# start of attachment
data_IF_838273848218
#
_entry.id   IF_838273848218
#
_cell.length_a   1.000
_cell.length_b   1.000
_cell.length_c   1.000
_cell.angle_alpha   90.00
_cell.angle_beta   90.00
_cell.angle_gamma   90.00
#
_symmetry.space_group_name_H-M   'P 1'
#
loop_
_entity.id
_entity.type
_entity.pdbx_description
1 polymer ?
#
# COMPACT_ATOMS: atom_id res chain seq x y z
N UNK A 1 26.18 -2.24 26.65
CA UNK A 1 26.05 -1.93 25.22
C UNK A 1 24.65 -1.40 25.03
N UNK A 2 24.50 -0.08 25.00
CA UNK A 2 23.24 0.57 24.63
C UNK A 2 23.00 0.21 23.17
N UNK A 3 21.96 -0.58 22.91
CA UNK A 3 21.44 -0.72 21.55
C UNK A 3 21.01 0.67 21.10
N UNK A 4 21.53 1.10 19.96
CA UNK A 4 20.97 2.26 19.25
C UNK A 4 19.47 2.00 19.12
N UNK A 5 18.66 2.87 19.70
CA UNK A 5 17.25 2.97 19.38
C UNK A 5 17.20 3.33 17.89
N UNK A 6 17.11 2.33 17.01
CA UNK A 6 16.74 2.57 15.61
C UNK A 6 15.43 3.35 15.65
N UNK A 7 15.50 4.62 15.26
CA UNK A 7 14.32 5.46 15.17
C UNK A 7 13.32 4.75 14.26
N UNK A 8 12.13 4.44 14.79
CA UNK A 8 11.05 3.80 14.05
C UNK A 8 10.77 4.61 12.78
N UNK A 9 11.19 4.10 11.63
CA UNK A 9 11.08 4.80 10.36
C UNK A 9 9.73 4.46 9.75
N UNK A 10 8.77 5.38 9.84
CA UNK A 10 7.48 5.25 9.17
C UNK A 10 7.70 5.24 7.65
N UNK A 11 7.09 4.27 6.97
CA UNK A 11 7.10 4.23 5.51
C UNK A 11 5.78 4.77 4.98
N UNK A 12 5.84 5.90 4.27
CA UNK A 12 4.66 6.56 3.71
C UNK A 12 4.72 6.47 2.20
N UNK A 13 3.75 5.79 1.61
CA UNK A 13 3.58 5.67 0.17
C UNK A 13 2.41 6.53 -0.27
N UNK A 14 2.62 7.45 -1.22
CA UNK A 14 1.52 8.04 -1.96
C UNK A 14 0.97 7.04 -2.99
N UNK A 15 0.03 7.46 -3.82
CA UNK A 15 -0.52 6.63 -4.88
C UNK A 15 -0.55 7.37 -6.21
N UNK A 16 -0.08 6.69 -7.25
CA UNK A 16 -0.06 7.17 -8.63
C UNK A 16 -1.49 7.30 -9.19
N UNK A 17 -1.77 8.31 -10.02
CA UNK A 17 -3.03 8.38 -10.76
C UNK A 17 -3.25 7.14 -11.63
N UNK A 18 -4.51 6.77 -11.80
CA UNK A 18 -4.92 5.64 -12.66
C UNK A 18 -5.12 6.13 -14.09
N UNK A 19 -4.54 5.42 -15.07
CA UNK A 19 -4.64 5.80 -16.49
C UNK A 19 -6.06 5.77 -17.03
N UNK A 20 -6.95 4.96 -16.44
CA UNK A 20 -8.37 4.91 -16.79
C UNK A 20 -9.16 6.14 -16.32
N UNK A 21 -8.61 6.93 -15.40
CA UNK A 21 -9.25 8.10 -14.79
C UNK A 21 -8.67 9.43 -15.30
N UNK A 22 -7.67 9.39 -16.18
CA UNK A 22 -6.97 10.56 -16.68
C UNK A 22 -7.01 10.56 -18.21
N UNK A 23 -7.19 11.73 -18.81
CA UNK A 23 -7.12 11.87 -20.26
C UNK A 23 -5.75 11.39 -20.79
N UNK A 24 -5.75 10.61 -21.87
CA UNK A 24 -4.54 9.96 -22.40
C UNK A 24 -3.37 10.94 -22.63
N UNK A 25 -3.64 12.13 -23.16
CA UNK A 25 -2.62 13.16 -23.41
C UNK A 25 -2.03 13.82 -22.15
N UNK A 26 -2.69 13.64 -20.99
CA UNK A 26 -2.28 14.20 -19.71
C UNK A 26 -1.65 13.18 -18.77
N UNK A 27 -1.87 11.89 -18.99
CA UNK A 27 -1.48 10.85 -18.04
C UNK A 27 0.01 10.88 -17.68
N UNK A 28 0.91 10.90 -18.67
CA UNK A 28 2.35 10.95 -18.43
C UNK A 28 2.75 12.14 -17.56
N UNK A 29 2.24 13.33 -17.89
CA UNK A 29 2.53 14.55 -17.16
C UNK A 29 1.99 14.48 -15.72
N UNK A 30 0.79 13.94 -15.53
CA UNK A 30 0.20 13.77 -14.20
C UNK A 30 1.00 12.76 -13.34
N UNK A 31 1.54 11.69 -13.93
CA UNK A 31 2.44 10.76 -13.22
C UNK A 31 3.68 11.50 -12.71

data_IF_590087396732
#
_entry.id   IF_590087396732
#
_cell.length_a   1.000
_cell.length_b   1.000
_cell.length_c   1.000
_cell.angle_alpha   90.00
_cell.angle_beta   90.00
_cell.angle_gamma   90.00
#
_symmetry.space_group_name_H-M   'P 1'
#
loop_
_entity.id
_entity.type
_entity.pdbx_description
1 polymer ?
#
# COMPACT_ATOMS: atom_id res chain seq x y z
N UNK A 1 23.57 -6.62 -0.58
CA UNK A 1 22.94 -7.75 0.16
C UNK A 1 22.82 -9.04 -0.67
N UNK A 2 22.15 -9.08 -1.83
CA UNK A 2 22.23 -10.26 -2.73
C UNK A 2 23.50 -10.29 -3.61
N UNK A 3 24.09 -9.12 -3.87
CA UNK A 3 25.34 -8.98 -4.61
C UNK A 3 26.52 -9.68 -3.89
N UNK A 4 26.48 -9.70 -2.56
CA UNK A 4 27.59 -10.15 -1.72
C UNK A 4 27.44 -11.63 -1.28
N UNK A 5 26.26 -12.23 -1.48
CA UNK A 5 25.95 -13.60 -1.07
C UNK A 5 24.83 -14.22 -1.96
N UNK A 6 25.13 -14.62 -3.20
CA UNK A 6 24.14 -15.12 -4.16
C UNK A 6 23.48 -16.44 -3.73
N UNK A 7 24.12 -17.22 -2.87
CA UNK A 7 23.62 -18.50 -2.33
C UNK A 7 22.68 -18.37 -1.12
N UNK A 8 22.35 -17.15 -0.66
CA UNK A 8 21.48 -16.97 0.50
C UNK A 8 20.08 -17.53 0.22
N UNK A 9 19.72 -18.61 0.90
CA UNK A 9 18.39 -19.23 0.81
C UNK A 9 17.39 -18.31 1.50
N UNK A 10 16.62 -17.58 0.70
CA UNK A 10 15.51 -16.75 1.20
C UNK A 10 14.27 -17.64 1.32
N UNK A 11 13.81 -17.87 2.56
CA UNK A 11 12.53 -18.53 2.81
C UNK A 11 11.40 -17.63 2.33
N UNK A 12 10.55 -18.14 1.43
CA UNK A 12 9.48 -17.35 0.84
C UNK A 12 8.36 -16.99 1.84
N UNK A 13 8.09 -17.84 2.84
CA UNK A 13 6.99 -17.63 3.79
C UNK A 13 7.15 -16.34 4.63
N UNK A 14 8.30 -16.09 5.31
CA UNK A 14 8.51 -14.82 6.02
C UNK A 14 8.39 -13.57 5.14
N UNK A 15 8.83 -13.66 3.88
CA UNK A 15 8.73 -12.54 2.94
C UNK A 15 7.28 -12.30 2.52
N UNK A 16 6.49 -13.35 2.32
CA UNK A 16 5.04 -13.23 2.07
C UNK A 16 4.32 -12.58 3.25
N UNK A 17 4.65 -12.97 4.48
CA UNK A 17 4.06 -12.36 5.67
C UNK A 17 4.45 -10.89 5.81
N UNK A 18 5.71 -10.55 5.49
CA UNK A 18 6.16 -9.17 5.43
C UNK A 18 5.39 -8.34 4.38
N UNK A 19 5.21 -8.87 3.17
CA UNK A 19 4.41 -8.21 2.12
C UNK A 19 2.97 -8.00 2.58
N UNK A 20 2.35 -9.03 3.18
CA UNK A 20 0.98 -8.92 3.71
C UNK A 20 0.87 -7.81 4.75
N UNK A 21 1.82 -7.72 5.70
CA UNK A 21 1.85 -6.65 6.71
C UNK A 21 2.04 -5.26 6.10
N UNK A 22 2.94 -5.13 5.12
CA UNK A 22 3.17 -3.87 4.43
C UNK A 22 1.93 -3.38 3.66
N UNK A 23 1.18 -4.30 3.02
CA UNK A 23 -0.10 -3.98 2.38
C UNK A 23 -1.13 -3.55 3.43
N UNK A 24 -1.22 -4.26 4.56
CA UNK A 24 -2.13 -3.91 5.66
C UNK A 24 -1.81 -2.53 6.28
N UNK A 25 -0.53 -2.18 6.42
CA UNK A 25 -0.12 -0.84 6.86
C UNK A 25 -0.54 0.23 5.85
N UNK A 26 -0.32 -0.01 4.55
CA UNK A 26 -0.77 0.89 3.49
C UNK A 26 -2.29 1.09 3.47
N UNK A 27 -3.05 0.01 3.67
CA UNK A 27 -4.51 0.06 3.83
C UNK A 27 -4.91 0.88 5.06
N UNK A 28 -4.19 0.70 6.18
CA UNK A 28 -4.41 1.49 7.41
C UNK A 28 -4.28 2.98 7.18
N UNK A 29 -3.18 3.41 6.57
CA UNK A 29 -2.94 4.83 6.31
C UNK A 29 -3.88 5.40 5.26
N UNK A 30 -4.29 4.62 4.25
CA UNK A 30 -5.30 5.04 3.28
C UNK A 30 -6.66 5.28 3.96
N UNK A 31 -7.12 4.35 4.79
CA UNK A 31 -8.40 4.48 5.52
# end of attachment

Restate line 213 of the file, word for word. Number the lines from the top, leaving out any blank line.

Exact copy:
CA UNK A 27 -4.51 0.06 3.83